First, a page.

LONDON: The largest social media website Facebook likely to add profile pictures into database soon in order to facilitate its users for improved control on personal information.
Experiencing best results with Facebook’s ‘Tag Suggest’ feature for identification of faces in latest uploaded photos after comparing with previous pictures, the company likely to take decision for upgradation of the feature for facial recognition technology which will speed up the process of labelling or “tagging” friends and acquaintances who appear in photos posted on the network.
Previous technology just identifies faces newly uploaded photos by comparing them only to previous snapshots in which users were tagged but in upcoming move Facebook users could choose to remove tags identifying them in photos posted by others on the site.
The changes would be implemented at the time when Facebook and other internet companies’ privacy practices are under examination following the revelations of a US government electronic surveillance program.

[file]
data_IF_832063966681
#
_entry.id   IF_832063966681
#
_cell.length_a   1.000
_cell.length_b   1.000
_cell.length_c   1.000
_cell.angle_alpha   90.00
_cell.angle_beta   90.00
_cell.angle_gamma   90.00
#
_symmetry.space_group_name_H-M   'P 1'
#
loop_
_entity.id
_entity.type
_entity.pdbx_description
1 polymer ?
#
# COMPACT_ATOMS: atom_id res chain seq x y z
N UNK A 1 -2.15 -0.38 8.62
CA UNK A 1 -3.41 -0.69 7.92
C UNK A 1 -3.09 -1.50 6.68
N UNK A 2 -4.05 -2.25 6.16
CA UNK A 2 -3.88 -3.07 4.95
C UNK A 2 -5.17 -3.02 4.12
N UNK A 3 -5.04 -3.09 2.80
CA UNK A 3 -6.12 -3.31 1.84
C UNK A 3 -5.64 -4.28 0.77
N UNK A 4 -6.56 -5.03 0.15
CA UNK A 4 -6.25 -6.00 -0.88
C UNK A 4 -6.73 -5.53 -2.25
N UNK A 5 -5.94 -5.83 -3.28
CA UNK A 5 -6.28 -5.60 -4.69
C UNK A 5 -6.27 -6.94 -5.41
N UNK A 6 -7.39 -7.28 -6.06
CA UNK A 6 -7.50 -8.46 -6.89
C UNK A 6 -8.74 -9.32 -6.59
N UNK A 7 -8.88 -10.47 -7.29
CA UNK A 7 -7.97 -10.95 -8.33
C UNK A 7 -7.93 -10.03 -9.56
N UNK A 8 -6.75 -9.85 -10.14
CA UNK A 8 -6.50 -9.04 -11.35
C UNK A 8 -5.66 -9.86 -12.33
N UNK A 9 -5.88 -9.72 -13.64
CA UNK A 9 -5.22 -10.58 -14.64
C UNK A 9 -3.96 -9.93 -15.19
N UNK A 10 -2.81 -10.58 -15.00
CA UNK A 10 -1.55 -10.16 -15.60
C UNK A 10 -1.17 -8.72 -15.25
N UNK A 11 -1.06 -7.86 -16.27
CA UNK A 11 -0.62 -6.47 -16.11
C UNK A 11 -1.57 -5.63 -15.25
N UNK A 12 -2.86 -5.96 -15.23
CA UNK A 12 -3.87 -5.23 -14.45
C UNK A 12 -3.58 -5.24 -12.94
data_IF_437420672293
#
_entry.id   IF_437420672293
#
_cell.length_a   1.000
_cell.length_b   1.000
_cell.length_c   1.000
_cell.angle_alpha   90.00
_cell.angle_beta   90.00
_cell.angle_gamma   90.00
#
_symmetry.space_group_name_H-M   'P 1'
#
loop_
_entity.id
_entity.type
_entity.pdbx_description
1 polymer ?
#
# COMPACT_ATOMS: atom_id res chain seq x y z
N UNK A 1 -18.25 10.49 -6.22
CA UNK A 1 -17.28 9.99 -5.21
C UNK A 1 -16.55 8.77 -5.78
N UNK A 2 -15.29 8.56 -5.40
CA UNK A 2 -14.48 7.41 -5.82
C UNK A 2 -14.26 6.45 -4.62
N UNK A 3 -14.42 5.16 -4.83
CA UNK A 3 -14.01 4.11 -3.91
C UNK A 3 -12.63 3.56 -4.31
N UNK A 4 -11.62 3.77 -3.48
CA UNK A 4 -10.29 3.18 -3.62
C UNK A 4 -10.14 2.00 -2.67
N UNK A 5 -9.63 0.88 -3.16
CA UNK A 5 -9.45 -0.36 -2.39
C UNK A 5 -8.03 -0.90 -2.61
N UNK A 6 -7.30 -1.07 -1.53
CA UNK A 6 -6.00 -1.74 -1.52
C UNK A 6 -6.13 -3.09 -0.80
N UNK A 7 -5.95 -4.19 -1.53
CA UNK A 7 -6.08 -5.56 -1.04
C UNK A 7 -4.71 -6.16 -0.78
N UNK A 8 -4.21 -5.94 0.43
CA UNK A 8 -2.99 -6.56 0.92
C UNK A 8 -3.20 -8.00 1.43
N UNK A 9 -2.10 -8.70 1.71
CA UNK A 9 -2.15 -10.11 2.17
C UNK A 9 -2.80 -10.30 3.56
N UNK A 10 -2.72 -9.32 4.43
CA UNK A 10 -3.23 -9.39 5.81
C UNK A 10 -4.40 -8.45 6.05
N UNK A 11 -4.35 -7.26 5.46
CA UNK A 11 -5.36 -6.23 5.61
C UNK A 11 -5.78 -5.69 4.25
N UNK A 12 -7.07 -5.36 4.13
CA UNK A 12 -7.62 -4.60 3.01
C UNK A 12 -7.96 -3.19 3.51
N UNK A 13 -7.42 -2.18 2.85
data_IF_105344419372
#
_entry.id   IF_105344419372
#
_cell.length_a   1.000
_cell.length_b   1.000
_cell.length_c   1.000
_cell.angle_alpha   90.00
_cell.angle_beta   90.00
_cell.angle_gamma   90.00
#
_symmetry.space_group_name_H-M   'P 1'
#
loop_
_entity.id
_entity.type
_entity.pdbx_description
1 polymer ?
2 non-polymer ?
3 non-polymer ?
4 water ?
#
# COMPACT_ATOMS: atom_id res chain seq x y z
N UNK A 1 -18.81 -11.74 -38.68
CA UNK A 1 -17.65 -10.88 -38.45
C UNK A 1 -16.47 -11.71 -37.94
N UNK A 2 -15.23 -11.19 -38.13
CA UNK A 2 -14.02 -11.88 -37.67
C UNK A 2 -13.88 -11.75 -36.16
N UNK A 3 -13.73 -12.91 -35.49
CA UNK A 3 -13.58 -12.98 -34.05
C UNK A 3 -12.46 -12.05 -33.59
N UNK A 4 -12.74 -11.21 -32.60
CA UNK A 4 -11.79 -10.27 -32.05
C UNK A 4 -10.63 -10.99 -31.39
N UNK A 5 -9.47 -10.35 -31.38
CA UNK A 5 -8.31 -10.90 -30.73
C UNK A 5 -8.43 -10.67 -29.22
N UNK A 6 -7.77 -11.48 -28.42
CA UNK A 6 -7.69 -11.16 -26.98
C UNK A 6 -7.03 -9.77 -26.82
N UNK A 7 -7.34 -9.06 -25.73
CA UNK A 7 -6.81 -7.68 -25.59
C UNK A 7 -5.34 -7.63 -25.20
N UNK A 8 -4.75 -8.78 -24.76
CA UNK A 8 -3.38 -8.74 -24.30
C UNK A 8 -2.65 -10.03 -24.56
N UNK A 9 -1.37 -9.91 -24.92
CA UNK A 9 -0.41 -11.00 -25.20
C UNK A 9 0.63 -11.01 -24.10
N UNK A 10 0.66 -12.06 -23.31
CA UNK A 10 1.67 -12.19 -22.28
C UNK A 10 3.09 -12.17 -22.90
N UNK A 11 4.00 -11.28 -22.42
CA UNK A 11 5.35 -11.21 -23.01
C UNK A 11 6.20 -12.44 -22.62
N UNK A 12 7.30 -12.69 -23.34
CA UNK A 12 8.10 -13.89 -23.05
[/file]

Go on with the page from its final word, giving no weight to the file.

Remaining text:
Earlier, Facebook, Google and other companies had insisted that they have never gave the government direct access to their computer servers but the provision of information on specific requests with measured review and as required by law.
Facebook chief privacy officer Erin Egan said that adding members’ public profile photos would give users better control over their personal information, by making it easier to identify posted photos in which they appear.
“Our goal is to facilitate tagging so that people know when there are photos of them on our service,” Egan said.
She stressed that Facebook users uncomfortable with facial recognition technology will still be able to opt out of the tag suggest feature altogether, in which case the person’s public profile photo would not be included in the facial recognition database.
Facial recognition technology has been a sensitive issue for technology companies, raising concerns among some privacy advocates and government officials. Tag suggest, which the company introduced in 2011, is not available in Europe due to concerns raised by regulators.
Google’s social network, Google+, also employs similar technology, but requires user consent. And it has banned third-party software makers from using facial recognition technology in apps designed for its Glass wearable computer.
Egan said Facebook was not currently using facial recognition technology for any other features, but that could change.
Egan claimed that facial recognition technology will not be used for any other purposes, however, if they decided to use it in different ways people will be provided transparency about it and they will continue to provide control.